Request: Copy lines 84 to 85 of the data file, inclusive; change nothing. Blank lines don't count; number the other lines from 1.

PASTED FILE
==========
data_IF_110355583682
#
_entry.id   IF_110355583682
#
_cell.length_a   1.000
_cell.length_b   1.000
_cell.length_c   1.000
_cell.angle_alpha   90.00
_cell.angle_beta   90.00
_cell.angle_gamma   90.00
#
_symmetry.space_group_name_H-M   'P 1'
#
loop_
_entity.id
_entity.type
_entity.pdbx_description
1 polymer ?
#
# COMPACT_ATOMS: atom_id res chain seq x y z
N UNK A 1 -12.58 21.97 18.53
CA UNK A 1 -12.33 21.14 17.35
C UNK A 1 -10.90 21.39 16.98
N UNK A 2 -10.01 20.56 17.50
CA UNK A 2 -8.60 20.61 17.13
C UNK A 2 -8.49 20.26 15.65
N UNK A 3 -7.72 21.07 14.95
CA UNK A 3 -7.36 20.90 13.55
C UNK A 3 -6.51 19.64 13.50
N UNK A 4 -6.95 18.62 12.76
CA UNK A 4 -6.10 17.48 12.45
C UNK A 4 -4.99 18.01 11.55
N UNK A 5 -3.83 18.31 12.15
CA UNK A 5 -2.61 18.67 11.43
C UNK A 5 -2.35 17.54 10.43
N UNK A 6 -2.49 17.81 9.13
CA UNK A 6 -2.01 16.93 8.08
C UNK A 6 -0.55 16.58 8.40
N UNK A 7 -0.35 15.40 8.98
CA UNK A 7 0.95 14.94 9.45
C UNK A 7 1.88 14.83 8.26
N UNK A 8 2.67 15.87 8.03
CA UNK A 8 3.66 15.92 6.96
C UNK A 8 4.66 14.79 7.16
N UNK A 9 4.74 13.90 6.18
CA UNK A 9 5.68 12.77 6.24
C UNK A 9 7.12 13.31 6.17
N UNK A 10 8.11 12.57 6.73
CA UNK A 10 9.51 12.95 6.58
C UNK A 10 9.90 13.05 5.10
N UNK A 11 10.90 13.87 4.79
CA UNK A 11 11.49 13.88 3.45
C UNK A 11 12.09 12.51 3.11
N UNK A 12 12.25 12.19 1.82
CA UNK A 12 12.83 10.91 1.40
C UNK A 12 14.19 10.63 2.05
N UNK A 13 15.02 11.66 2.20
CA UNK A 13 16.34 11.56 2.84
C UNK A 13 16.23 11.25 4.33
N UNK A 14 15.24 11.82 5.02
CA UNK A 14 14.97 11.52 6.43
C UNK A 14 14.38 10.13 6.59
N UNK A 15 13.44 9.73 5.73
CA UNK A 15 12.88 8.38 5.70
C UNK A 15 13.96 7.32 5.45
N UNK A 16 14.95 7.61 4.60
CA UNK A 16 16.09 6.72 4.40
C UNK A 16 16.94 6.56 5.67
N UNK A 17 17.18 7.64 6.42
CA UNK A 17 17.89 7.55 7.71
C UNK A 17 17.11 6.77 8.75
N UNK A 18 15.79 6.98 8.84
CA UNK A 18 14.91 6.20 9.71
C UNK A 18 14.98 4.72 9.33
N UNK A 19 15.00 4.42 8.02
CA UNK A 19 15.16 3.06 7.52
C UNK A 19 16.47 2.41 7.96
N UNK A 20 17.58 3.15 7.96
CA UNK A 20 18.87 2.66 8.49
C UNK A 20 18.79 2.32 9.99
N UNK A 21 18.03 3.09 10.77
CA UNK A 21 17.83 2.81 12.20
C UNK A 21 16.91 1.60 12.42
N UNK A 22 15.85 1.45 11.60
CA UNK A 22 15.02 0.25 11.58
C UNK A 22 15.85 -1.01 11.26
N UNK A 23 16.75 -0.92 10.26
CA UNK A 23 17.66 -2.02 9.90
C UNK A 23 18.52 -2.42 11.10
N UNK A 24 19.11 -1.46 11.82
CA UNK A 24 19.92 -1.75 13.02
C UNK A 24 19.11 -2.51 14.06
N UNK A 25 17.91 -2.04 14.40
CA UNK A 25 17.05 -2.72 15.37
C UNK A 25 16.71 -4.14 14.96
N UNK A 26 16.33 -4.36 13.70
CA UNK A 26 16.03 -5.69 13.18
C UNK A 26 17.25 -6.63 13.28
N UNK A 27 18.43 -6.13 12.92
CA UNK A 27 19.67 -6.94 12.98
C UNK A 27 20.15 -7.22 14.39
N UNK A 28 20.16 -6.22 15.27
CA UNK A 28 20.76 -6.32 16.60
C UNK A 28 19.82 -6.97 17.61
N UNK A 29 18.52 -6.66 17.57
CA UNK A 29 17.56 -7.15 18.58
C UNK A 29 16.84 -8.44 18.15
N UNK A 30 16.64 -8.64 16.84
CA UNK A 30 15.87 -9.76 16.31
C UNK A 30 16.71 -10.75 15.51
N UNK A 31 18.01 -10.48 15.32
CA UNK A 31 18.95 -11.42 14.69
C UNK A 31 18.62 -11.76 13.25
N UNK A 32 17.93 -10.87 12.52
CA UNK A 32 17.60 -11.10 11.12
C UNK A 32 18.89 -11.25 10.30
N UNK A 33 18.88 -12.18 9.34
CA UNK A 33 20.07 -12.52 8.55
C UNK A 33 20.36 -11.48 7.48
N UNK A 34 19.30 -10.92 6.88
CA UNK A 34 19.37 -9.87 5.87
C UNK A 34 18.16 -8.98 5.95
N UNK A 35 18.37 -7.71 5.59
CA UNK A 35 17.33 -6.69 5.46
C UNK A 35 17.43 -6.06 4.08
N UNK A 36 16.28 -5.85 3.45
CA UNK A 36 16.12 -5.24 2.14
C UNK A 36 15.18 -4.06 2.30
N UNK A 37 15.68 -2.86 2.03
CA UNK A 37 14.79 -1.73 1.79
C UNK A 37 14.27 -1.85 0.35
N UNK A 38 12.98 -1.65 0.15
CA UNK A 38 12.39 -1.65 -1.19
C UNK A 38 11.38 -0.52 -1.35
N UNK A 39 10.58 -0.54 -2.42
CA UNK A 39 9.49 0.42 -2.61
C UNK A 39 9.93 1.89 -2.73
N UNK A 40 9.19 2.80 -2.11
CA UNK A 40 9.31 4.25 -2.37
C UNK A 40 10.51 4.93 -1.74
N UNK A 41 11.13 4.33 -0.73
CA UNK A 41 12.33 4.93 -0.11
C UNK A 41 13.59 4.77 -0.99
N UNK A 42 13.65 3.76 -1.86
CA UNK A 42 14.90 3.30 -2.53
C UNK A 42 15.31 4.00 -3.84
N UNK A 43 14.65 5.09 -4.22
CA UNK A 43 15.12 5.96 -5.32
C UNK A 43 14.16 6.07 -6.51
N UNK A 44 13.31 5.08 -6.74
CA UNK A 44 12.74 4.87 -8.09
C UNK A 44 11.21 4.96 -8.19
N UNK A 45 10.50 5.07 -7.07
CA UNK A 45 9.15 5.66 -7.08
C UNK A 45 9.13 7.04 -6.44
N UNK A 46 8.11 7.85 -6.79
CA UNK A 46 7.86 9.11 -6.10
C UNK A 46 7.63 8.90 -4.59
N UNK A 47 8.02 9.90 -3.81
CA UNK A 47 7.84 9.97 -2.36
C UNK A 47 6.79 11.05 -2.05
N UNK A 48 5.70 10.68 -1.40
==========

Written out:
N UNK A 22 15.85 1.45 11.60
CA UNK A 22 15.02 0.25 11.58